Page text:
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ICO warns of fines for companies who do not get cookie banners right

Posted on 15 June 2023

In an interview with news agency MLex (subscription required), Deputy Commissioner Stephen Bonner announced that the Information Commissioner's Office (ICO) is "paying attention" to how companies use cookies on websites and how they allow users to configure their settings. Companies that don't take the law seriously and don't take appropriate steps will – he said – be issued fines.

Subsequently, the ICO said in a comment to Mishcon de Reya, "Having a ‘reject all’ button on a cookies banner that is just as prominent as an ‘accept all’ button helps people to more easily exercise their information rights. The ICO is closely monitoring how cookie banners are used in the UK and invites industry to review their cookies compliance now. If the ICO finds that cookies banners breach the law, it will seriously consider using the full range of its powers, including fines.”

The law dealing with the use of cookies is primarily the Privacy and Electronic Communications (EC Directive) Regulations 2003 (as amended). This is generally abbreviated to "PECR". It states that the only cookies (or similar technology) that can be placed on website visitors' devices without consent are those that are "strictly necessary" for the site to operate. To place any others the website must seek the visitors' consent. "Consent" takes its meaning here from the definition in the UK GDPR – "a freely given, specific, informed and unambiguous indication of the [person's] wishes by which he or she, by a statement or by a clear affirmative action, signifies agreement".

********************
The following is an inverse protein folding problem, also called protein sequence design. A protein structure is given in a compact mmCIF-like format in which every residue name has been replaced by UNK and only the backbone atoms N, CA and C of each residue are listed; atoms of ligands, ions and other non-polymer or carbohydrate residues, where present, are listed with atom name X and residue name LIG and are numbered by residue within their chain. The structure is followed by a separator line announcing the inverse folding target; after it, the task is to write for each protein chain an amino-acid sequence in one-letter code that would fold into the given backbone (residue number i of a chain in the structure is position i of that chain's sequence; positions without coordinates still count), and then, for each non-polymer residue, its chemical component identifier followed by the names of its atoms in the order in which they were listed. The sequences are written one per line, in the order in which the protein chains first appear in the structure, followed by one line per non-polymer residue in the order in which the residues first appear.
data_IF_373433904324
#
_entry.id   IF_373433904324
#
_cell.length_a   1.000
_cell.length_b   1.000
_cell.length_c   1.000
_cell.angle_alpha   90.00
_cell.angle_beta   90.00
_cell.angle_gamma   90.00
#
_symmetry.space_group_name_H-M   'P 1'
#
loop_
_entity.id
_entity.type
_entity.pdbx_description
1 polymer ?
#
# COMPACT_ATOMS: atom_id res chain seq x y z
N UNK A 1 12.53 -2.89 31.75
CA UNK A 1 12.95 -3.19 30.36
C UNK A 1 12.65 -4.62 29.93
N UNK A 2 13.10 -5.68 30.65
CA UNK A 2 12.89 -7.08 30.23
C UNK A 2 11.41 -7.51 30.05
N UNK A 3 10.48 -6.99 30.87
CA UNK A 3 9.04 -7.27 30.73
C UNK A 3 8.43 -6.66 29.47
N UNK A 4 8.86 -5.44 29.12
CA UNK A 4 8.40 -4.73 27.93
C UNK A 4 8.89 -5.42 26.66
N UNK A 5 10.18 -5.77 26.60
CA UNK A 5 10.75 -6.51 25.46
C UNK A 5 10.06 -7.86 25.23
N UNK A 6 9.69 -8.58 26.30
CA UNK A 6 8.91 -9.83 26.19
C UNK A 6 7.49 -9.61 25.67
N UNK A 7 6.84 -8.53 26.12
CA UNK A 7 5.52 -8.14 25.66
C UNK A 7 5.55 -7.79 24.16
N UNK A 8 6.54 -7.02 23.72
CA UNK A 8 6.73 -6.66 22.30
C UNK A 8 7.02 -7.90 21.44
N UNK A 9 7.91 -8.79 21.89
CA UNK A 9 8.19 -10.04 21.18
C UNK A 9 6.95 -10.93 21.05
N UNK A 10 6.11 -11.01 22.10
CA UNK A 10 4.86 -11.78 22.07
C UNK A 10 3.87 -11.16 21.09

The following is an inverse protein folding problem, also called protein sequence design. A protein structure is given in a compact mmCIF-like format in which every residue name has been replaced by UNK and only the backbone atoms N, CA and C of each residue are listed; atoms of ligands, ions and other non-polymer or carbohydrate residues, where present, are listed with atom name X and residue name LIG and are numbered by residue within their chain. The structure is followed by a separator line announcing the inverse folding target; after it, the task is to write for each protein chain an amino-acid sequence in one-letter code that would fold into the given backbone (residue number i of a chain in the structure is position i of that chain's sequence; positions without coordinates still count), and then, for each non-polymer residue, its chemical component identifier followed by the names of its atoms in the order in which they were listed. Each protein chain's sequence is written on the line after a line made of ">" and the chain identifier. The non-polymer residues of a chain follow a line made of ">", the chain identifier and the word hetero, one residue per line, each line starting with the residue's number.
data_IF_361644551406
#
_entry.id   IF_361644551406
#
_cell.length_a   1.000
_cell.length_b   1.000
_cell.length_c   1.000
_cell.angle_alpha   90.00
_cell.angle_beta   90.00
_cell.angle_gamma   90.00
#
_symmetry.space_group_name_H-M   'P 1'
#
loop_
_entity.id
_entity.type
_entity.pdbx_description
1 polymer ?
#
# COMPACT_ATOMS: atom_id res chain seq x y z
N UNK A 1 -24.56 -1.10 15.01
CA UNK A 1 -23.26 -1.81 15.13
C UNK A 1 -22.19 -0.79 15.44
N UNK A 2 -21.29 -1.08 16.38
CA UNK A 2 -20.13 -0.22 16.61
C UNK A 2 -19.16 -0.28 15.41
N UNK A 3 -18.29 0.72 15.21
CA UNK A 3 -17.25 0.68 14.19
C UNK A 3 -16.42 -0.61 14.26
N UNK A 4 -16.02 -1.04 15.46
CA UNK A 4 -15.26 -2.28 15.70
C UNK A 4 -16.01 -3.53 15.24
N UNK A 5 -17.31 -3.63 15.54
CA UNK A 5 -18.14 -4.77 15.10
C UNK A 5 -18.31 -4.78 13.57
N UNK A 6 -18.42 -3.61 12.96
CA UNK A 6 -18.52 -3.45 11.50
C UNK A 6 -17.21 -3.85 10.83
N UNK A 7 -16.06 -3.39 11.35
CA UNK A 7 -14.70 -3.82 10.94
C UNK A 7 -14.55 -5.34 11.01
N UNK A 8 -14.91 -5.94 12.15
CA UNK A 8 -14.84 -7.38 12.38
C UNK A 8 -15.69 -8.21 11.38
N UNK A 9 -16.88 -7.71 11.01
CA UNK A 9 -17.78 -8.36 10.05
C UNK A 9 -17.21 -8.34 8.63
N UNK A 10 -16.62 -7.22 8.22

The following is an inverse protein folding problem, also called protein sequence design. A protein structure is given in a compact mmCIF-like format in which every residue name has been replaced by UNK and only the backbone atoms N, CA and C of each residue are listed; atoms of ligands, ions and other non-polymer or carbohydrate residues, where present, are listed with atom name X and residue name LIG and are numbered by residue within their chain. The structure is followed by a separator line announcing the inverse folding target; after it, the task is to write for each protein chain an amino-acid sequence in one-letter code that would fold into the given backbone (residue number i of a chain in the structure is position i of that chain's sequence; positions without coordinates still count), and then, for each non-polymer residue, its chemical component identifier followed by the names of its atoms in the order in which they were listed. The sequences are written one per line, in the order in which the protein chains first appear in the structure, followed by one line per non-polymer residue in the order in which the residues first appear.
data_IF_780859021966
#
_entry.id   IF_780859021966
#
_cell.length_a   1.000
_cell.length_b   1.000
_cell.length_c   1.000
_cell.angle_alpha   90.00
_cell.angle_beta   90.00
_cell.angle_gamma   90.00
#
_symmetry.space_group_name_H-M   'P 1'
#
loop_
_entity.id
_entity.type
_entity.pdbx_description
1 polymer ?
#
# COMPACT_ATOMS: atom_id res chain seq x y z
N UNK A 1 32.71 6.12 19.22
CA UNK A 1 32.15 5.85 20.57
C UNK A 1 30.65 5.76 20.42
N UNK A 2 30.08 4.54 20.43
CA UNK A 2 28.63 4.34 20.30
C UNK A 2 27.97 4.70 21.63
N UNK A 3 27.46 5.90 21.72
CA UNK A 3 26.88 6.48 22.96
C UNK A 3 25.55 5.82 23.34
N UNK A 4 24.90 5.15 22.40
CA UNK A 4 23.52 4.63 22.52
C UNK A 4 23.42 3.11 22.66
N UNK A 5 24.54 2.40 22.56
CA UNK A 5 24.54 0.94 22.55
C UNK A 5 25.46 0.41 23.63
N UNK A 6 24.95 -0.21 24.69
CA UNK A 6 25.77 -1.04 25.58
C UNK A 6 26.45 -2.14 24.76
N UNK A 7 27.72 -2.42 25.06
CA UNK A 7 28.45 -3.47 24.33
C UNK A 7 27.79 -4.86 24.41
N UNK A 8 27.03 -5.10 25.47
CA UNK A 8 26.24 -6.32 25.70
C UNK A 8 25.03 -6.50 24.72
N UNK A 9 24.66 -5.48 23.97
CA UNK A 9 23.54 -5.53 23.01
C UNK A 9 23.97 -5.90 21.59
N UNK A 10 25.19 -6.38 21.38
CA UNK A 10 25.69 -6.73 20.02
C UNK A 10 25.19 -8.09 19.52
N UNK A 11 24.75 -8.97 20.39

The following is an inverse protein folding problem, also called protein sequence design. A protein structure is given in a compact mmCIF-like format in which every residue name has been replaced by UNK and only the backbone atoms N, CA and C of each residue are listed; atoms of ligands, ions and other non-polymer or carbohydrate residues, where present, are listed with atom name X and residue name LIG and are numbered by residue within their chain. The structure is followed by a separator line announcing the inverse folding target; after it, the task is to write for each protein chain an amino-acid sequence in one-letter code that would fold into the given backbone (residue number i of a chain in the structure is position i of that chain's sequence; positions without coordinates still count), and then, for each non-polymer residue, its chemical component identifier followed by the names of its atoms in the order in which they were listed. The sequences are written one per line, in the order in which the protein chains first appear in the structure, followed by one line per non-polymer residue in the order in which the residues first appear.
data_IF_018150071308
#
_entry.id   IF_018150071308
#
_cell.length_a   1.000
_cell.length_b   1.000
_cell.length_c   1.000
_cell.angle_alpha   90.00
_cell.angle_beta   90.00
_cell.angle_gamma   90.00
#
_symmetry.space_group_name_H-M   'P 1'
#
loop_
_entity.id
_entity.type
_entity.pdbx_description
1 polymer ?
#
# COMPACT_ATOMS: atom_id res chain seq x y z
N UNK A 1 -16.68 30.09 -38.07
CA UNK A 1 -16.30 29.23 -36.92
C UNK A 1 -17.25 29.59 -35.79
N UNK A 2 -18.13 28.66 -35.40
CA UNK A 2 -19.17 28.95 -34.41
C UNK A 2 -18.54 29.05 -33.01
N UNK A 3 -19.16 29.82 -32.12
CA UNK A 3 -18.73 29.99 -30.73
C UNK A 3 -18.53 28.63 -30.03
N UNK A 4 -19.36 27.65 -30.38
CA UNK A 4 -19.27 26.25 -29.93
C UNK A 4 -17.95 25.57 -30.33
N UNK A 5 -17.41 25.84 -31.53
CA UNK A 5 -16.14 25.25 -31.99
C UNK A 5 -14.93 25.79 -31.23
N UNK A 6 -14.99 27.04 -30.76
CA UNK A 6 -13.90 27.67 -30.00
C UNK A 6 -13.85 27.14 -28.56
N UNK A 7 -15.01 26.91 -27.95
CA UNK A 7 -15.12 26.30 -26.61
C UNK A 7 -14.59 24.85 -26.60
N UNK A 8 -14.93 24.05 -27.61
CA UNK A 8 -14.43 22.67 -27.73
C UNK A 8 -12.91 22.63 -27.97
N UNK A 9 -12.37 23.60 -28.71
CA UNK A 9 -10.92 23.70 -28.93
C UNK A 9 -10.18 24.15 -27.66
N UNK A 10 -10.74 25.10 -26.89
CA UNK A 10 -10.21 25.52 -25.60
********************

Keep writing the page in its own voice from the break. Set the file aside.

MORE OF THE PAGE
A failure to comply with PECR can currently result in a fine of up to £500,000, but changes to the law could increase the maximum fine to £17.5m, or 4% of global annual turnover. Of course, fines must be proportionate, but, although it is unlikely that a failure to get a cookie banner right would lead to large fines, regulatory warnings should always be taken seriously.

The ICO already provides guidance on cookies, and indeed, its own website uses a banner. The guidance says "we have no objection to organisations seeing if [the same] option would work for them any [but] solution has to be appropriate to an organisation’s own needs". Ironically, only a few years ago the ICO had to admit that at that time its website and banner failed to comply with PECR.

Bonner suggests that failing to have a "reject all" button on a cookie banner will be a breach of PECR, and that there is "no excuse" for not having one. Although fines would not be issued immediately, and there would be "stages of intervention", he said that the ICO's position is "pretty straightforward and robust".

It is worth noting that the Data Protection and Digital Information (No.2) Bill, which is currently before Parliament, proposes to include cookies used for the purposes of website analytics within the "permitted without consent" category. The Bill also, though, is where the massive increase in the potential maximum fine is proposed.

Companies should, in order to comply with the law, but particularly in light of the ICO's regulatory warnings, review how they use cookies and how they present cookie banners. They should also keep this under review, given the likelihood that the law will be changing soon.

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